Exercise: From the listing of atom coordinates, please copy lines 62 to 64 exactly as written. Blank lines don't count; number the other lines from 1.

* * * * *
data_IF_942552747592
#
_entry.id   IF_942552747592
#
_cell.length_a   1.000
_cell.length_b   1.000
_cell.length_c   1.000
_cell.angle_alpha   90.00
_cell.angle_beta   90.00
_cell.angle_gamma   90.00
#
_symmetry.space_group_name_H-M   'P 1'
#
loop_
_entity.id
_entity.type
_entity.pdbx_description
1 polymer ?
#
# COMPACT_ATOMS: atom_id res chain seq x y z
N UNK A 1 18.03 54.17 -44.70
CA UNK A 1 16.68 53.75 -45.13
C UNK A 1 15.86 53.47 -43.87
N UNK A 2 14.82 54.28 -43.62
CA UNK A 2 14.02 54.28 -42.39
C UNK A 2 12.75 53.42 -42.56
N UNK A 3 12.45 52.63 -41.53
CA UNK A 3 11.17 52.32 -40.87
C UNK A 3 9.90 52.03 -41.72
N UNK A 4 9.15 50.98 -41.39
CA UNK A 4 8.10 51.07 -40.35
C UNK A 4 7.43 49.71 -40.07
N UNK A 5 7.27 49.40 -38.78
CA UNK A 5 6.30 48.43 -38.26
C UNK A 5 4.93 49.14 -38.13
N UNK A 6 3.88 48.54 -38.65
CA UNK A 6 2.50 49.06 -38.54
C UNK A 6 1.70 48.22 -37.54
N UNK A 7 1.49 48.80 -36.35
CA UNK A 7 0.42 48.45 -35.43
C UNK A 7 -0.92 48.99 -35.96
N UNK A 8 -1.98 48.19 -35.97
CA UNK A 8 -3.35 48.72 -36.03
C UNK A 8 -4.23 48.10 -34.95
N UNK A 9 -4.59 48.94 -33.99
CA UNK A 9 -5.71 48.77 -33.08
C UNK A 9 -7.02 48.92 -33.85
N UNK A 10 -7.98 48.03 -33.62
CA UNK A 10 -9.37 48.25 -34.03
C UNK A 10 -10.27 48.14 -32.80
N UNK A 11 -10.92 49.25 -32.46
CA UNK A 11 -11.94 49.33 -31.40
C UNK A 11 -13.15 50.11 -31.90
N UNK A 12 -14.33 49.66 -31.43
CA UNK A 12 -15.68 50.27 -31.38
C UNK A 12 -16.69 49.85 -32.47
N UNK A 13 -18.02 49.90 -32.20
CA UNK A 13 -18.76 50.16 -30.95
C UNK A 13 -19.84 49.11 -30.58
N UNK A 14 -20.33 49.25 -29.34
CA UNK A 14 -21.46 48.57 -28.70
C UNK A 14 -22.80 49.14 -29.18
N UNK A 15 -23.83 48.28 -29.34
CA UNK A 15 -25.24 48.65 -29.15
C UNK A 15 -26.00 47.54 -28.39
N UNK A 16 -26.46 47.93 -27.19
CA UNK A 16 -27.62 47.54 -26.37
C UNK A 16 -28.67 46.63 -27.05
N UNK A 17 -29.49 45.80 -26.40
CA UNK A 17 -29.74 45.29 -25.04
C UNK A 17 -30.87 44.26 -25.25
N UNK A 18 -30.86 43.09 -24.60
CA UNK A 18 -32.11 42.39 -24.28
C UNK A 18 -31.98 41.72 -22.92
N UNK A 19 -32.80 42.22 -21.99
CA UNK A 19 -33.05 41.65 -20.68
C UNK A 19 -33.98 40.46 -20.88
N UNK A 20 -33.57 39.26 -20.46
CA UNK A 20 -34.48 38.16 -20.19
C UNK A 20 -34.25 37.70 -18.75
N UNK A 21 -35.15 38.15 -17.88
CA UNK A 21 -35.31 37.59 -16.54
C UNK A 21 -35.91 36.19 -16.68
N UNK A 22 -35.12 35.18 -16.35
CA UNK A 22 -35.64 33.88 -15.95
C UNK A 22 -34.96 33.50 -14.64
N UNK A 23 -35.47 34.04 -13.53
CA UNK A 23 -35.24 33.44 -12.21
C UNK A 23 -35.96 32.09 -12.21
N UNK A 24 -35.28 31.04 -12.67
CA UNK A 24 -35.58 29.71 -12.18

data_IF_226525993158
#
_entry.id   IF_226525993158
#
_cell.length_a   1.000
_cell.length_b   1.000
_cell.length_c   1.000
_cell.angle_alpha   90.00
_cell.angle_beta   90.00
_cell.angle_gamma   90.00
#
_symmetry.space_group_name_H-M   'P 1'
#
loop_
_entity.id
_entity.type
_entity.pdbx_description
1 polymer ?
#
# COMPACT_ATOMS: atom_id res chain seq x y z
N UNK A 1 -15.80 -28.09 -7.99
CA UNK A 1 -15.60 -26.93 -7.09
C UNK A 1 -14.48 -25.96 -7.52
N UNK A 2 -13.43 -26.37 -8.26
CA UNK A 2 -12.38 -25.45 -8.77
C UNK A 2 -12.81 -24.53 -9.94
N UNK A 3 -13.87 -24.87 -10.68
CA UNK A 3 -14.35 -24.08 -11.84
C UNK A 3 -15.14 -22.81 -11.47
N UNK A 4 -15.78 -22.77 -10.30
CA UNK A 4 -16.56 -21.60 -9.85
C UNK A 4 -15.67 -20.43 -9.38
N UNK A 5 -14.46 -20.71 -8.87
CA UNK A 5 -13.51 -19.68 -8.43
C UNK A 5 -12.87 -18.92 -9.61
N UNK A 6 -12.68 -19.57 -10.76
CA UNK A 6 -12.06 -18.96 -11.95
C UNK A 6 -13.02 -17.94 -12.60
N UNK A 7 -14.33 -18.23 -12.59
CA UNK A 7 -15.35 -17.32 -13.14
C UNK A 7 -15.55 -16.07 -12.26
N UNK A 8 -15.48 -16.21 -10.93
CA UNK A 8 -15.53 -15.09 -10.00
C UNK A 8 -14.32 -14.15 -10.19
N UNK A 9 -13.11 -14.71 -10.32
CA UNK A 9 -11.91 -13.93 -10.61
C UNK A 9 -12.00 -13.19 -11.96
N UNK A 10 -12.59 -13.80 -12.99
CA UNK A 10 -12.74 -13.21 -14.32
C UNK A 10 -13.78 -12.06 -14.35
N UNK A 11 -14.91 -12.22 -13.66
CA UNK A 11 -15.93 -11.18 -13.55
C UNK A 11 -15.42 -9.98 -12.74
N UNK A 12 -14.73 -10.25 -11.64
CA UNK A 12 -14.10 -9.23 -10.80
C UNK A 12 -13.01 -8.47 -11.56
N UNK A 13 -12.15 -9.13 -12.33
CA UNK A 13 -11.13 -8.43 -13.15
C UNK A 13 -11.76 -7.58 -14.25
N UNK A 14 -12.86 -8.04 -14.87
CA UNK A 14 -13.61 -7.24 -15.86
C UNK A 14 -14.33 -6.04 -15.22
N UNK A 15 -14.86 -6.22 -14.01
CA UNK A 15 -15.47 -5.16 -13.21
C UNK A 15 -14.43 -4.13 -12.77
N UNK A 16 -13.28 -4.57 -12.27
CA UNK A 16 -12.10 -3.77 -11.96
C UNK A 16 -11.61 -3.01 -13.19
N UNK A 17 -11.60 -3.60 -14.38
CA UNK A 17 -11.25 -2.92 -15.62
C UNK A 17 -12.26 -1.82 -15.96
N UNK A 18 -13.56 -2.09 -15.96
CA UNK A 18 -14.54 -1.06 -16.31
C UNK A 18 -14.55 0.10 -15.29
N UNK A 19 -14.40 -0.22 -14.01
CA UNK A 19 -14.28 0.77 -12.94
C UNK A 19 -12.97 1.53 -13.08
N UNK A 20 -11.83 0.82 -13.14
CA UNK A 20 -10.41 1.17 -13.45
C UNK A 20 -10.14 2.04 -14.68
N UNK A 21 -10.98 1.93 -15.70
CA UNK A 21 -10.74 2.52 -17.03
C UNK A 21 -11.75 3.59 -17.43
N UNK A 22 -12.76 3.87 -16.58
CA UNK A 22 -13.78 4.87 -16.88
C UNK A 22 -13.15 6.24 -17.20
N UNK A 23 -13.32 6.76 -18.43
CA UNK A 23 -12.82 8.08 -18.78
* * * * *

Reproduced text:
C UNK A 14 -22.80 49.14 -29.18
N UNK A 15 -23.83 48.28 -29.34
CA UNK A 15 -25.24 48.65 -29.15